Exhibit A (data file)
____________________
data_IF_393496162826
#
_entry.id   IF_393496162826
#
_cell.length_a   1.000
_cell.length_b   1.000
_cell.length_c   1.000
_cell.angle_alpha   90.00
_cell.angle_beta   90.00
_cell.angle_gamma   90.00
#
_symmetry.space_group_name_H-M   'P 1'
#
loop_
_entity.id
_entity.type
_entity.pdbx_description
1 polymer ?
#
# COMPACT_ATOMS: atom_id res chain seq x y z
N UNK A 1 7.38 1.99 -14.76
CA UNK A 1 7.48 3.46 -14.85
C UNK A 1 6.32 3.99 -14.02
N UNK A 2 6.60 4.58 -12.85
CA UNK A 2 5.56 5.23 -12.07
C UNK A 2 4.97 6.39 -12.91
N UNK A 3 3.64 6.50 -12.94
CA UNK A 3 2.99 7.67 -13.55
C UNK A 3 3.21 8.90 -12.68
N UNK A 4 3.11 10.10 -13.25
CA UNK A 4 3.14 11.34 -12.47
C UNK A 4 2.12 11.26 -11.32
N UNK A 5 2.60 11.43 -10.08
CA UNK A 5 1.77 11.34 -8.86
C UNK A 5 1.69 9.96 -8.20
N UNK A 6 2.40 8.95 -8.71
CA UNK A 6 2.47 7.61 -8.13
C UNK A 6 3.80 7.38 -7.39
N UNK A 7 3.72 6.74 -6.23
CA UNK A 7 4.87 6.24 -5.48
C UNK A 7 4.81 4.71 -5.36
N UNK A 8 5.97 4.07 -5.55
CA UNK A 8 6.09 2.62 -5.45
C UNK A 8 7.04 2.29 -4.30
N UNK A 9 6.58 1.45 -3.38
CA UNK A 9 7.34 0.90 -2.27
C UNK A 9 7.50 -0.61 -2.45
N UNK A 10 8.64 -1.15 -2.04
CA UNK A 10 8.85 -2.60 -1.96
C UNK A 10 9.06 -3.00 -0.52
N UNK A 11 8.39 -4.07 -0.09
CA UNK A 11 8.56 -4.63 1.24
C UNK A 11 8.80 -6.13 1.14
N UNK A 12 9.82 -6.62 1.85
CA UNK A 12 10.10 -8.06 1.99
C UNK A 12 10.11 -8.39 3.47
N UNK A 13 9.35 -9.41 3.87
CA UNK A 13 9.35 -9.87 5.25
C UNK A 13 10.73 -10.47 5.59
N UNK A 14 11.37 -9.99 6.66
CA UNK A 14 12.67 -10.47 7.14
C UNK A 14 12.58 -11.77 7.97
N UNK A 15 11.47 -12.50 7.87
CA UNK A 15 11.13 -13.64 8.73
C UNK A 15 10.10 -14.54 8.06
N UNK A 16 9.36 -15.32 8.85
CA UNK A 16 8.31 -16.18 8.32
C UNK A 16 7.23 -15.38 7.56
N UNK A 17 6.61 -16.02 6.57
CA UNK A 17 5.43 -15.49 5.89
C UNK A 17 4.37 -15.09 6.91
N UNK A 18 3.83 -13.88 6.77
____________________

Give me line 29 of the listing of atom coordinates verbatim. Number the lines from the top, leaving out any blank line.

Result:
C UNK A 3 3.21 8.90 -12.68